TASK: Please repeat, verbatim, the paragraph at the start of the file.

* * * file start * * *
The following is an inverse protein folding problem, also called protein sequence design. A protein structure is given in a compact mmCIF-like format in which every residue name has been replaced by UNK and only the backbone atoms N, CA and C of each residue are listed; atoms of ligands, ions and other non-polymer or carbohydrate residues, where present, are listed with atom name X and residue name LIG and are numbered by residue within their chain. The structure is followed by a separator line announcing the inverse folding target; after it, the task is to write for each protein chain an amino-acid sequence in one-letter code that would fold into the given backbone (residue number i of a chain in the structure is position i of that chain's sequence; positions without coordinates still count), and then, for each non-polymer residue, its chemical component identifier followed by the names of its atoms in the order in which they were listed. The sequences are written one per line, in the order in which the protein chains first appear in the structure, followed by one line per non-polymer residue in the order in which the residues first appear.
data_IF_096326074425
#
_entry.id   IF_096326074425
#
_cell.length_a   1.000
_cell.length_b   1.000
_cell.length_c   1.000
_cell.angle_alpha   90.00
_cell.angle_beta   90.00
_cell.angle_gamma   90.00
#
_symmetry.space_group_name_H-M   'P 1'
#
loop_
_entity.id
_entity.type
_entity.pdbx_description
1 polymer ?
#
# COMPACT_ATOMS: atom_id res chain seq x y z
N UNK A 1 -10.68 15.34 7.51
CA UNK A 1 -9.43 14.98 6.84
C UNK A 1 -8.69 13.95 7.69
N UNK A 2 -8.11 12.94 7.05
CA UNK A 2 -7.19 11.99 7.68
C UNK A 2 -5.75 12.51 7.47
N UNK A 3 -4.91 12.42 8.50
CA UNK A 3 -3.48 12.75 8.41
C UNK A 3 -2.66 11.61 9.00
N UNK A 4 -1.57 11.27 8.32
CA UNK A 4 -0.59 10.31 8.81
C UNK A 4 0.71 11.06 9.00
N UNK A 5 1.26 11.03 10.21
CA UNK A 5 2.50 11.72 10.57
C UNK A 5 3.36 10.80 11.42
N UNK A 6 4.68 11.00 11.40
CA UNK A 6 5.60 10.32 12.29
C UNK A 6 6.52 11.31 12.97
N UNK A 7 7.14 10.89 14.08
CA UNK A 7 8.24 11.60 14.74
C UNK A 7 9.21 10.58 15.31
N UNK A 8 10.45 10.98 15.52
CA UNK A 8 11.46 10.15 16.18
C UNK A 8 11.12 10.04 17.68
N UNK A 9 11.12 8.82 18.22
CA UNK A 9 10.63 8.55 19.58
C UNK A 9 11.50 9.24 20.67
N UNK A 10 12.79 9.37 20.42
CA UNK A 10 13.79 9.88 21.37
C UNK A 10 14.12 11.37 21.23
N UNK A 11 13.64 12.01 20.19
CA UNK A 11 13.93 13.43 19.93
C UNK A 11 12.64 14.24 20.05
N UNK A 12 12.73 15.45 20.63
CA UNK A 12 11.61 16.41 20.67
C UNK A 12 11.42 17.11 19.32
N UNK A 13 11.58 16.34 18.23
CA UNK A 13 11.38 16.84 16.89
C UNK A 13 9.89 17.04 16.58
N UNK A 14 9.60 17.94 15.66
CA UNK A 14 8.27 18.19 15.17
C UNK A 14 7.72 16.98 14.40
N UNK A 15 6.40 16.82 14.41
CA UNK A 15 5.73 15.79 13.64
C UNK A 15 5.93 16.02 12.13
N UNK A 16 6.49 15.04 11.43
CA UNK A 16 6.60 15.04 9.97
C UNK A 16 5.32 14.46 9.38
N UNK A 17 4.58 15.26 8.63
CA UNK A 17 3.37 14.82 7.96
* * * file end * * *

The following is an inverse protein folding problem, also called protein sequence design. A protein structure is given in a compact mmCIF-like format in which every residue name has been replaced by UNK and only the backbone atoms N, CA and C of each residue are listed; atoms of ligands, ions and other non-polymer or carbohydrate residues, where present, are listed with atom name X and residue name LIG and are numbered by residue within their chain. The structure is followed by a separator line announcing the inverse folding target; after it, the task is to write for each protein chain an amino-acid sequence in one-letter code that would fold into the given backbone (residue number i of a chain in the structure is position i of that chain's sequence; positions without coordinates still count), and then, for each non-polymer residue, its chemical component identifier followed by the names of its atoms in the order in which they were listed. The sequences are written one per line, in the order in which the protein chains first appear in the structure, followed by one line per non-polymer residue in the order in which the residues first appear.